Brit J Long, MD Chief Resident, Department of Emergency Medicine, San Antonio Uniformed Services Health Education Consortium

Brit J Long, MD is a member of the following medical societies: American Academy of Emergency Medicine, American College of Emergency Physicians, American Medical Association, Emergency Medicine Residents' Association, Society for Academic Emergency Medicine

Disclosure: Nothing to disclose.

Specialty Editor Board

Francisco Talavera, PharmD, PhD Adjunct Assistant Professor, University of Nebraska Medical Center College of Pharmacy; Editor-in-Chief, Medscape Drug Reference

Disclosure: Received salary from Medscape for employment. for: Medscape.

Jeter (Jay) Pritchard Taylor, III, MD Assistant Professor, Department of Surgery, University of South Carolina School of Medicine; Attending Physician, Clinical Instructor, Compliance Officer, Department of Emergency Medicine, Palmetto Richland Hospital

Jeter (Jay) Pritchard Taylor, III, MD is a member of the following medical societies: American Academy of Emergency Medicine, South Carolina Medical Association, Columbia Medical Society, South Carolina College of Emergency Physicians, American College of Emergency Physicians, American Medical Association, Society for Academic Emergency Medicine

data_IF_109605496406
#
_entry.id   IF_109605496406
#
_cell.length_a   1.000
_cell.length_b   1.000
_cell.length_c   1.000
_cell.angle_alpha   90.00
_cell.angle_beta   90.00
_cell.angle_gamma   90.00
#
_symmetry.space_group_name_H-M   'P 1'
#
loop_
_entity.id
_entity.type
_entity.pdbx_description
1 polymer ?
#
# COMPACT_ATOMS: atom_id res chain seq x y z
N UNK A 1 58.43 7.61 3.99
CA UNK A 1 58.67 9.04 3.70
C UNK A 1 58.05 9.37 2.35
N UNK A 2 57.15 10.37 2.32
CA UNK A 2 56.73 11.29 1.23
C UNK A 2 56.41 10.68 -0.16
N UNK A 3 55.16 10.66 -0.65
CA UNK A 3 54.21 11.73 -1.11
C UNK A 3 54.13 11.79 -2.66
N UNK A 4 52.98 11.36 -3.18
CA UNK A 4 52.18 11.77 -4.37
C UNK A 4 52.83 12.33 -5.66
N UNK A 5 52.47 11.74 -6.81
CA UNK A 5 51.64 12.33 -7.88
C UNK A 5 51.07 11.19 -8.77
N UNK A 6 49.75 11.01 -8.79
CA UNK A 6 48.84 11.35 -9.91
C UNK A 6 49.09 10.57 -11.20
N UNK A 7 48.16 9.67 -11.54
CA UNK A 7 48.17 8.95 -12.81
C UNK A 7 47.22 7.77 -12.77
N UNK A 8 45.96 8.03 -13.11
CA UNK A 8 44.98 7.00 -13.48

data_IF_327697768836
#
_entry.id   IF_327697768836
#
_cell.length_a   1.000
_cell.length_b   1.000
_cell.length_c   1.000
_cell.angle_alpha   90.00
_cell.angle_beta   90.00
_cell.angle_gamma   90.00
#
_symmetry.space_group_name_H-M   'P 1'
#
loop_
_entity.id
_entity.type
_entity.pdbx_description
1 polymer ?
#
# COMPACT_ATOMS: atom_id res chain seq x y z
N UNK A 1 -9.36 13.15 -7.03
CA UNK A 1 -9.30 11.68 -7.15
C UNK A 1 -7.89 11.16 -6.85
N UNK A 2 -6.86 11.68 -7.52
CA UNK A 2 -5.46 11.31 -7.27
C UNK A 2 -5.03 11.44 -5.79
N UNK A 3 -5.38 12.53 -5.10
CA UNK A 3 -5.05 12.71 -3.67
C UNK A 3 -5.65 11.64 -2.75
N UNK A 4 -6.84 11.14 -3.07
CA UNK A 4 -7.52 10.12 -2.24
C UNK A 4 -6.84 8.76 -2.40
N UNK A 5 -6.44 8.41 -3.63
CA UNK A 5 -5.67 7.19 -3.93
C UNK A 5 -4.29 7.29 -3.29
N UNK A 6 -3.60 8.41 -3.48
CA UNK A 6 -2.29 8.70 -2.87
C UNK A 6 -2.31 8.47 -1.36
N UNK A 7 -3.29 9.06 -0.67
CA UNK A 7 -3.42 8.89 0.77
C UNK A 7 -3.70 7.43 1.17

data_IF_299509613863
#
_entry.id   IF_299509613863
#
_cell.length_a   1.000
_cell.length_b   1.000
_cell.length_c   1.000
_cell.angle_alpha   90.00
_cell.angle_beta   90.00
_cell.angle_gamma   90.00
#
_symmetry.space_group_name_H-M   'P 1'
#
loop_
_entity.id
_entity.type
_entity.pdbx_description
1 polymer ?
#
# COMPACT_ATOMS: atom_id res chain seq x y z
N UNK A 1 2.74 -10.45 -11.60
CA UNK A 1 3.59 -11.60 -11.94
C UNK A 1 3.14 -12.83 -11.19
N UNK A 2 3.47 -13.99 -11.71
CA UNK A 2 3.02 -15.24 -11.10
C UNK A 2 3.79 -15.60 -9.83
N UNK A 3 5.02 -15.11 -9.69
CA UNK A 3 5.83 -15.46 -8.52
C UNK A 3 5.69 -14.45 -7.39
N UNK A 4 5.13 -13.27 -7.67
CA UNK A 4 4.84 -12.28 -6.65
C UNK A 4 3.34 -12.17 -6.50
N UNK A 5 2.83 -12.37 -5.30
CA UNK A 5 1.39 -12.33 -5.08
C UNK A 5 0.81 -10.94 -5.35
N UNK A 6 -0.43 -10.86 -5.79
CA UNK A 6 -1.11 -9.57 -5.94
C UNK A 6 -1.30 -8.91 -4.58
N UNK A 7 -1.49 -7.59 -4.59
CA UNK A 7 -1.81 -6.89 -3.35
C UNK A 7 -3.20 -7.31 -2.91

Disclosure: Serve(d) as a director, officer, partner, employee, advisor, consultant or trustee for: Chief Editor for Medscape.

Chief Editor

Gil Z Shlamovitz, MD, FACEP Associate Professor of Clinical Emergency Medicine, Keck School of Medicine of the University of Southern California; Chief Medical Information Officer, Keck Medicine of USC

Gil Z Shlamovitz, MD, FACEP is a member of the following medical societies: American College of Emergency Physicians, American Medical Informatics Association

Disclosure: Nothing to disclose.

Additional Contributors

Jerry R Balentine, DO, FACEP, FACOEP Vice President, Medical Affairs and Global Health, New York Institute of Technology; Professor of Emergency Medicine, New York Institute of Technology College of Osteopathic Medicine

Jerry R Balentine, DO, FACEP, FACOEP is a member of the following medical societies: American College of Emergency Physicians, New York Academy of Medicine, American College of Osteopathic Emergency Physicians, American Association for Physician Leadership, American Osteopathic Association

Disclosure: Nothing to disclose.

Michael D Lanigan, MD Attending Physician, Department of Emergency Medicine, Administrative Section, State University of New York Downstate Medical Center

Michael D Lanigan, MD is a member of the following medical societies: American College of Emergency Physicians, Society for Academic Emergency Medicine

Disclosure: Nothing to disclose.


The authors and editors of Medscape Reference gratefully acknowledge the contributions of previous authors, Robert Ringelheim, MD, Mark A Silverberg, MD, and Norma Jean Johnson-Villanueva, MD, to the development and writing of this article.

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Pilonidal cyst.